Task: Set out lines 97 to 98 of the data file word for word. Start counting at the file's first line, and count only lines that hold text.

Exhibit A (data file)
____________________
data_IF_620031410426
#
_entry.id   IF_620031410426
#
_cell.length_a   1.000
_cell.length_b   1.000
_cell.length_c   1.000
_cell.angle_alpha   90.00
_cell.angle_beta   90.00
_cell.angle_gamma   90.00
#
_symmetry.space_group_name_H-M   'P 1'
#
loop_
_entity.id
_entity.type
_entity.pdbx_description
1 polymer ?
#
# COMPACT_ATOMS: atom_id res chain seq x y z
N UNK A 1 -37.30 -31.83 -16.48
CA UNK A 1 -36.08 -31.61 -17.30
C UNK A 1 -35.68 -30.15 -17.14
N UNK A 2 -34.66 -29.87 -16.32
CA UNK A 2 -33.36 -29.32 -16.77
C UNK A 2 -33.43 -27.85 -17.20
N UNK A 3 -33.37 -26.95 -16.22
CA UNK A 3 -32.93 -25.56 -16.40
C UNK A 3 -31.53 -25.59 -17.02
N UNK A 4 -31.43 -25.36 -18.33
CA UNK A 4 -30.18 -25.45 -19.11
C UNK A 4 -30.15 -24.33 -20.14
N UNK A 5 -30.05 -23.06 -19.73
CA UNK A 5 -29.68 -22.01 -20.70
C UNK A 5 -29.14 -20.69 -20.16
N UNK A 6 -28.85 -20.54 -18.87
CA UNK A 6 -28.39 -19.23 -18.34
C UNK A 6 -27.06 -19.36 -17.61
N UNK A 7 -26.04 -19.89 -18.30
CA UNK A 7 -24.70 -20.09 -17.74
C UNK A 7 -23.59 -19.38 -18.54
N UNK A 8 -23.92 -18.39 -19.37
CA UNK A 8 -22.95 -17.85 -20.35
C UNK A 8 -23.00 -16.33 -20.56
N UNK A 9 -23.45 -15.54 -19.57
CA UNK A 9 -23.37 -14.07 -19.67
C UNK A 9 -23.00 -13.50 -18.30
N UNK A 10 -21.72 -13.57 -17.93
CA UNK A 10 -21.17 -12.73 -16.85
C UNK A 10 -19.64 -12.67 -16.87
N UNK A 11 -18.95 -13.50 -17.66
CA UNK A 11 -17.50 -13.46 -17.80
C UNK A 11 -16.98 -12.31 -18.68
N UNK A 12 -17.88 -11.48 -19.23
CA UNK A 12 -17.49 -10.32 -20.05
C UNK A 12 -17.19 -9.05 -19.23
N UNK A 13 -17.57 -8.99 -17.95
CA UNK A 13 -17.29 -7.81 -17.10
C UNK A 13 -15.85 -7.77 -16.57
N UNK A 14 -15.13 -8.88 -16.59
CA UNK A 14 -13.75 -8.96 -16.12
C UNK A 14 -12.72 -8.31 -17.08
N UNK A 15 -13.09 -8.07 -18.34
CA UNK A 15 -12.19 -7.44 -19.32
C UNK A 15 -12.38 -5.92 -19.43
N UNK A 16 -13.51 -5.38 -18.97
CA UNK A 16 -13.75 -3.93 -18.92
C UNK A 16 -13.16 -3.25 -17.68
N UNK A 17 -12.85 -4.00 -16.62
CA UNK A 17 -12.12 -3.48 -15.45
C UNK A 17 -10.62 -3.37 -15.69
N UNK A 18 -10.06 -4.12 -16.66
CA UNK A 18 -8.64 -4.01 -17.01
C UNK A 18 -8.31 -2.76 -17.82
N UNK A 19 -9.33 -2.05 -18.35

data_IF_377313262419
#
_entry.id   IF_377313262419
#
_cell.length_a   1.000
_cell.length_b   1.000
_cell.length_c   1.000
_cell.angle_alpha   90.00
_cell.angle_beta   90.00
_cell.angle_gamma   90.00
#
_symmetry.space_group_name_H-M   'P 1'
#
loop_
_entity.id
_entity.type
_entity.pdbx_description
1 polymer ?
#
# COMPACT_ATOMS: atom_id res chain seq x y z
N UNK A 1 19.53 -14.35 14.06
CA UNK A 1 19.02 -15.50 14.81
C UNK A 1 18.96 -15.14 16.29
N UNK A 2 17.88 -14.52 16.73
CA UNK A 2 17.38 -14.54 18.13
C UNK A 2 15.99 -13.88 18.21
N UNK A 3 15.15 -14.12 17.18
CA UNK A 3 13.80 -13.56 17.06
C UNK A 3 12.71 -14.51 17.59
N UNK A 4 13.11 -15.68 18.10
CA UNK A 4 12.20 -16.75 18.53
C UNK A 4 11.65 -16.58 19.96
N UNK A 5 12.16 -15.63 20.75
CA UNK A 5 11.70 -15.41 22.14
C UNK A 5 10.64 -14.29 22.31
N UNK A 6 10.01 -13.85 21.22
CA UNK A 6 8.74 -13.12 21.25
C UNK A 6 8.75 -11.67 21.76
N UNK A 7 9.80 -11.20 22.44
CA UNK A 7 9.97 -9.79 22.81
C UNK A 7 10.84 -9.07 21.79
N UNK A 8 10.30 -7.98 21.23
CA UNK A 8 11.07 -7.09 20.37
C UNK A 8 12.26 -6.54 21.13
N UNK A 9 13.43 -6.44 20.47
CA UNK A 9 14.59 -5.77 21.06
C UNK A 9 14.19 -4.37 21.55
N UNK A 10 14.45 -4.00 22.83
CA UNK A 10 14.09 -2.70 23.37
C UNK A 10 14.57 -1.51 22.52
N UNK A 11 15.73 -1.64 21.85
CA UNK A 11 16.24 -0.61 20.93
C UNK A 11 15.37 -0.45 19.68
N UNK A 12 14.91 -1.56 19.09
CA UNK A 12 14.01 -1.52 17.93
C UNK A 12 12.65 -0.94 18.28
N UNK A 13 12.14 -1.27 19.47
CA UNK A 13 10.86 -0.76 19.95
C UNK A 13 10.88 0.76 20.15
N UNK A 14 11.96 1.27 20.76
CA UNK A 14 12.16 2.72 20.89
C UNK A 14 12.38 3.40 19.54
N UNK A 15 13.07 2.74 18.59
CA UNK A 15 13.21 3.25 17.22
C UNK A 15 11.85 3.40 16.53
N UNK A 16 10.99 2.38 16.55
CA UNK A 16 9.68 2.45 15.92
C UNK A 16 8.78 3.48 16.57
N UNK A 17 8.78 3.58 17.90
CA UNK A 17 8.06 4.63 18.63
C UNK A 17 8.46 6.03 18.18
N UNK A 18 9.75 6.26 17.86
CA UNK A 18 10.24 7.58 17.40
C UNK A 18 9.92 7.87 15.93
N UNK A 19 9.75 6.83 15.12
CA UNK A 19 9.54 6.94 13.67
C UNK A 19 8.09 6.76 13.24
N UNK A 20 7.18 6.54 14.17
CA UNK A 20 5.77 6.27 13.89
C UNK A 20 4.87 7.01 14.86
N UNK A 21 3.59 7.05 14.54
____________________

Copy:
CA UNK A 1 19.02 -15.50 14.81
C UNK A 1 18.96 -15.14 16.29